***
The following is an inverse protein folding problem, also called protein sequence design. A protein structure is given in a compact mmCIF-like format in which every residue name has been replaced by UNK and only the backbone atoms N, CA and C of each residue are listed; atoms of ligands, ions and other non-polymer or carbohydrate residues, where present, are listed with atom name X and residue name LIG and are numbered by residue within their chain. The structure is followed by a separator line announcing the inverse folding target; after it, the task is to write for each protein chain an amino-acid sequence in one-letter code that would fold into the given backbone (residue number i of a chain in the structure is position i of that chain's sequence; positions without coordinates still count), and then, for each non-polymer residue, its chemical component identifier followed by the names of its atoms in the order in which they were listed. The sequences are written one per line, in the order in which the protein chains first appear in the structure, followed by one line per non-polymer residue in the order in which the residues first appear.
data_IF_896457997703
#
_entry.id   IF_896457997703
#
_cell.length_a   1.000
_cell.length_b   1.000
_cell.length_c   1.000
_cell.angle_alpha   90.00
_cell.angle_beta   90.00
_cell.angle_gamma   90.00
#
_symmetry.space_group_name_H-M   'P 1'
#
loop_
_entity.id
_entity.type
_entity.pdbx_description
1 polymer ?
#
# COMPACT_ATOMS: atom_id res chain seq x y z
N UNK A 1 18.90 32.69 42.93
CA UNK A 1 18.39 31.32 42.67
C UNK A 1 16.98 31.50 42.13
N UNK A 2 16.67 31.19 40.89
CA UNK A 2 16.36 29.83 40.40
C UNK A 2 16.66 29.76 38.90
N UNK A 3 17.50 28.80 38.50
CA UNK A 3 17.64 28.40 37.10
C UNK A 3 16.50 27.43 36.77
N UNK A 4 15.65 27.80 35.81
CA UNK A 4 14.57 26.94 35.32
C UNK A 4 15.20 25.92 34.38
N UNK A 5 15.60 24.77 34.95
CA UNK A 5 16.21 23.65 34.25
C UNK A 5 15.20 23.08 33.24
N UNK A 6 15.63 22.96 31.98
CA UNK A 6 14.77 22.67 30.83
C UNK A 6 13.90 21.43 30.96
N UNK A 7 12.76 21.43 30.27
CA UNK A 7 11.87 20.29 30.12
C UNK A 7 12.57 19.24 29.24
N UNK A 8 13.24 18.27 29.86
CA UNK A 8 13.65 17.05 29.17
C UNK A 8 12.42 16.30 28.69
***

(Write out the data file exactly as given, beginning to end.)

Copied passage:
The following is an inverse protein folding problem, also called protein sequence design. A protein structure is given in a compact mmCIF-like format in which every residue name has been replaced by UNK and only the backbone atoms N, CA and C of each residue are listed; atoms of ligands, ions and other non-polymer or carbohydrate residues, where present, are listed with atom name X and residue name LIG and are numbered by residue within their chain. The structure is followed by a separator line announcing the inverse folding target; after it, the task is to write for each protein chain an amino-acid sequence in one-letter code that would fold into the given backbone (residue number i of a chain in the structure is position i of that chain's sequence; positions without coordinates still count), and then, for each non-polymer residue, its chemical component identifier followed by the names of its atoms in the order in which they were listed. The sequences are written one per line, in the order in which the protein chains first appear in the structure, followed by one line per non-polymer residue in the order in which the residues first appear.
data_IF_896457997703
#
_entry.id   IF_896457997703
#
_cell.length_a   1.000
_cell.length_b   1.000
_cell.length_c   1.000
_cell.angle_alpha   90.00
_cell.angle_beta   90.00
_cell.angle_gamma   90.00
#
_symmetry.space_group_name_H-M   'P 1'
#
loop_
_entity.id
_entity.type
_entity.pdbx_description
1 polymer ?
#
# COMPACT_ATOMS: atom_id res chain seq x y z
N UNK A 1 18.90 32.69 42.93
CA UNK A 1 18.39 31.32 42.67
C UNK A 1 16.98 31.50 42.13
N UNK A 2 16.67 31.19 40.89
CA UNK A 2 16.36 29.83 40.40
C UNK A 2 16.66 29.76 38.90
N UNK A 3 17.50 28.80 38.50
CA UNK A 3 17.64 28.40 37.10
C UNK A 3 16.50 27.43 36.77
N UNK A 4 15.65 27.80 35.81
CA UNK A 4 14.57 26.94 35.32
C UNK A 4 15.20 25.92 34.38
N UNK A 5 15.60 24.77 34.95
CA UNK A 5 16.21 23.65 34.25
C UNK A 5 15.20 23.08 33.24
N UNK A 6 15.63 22.96 31.98
CA UNK A 6 14.77 22.67 30.83
C UNK A 6 13.90 21.43 30.96
N UNK A 7 12.76 21.43 30.27
CA UNK A 7 11.87 20.29 30.12
C UNK A 7 12.57 19.24 29.24
N UNK A 8 13.24 18.27 29.86
CA UNK A 8 13.65 17.05 29.17
C UNK A 8 12.42 16.30 28.69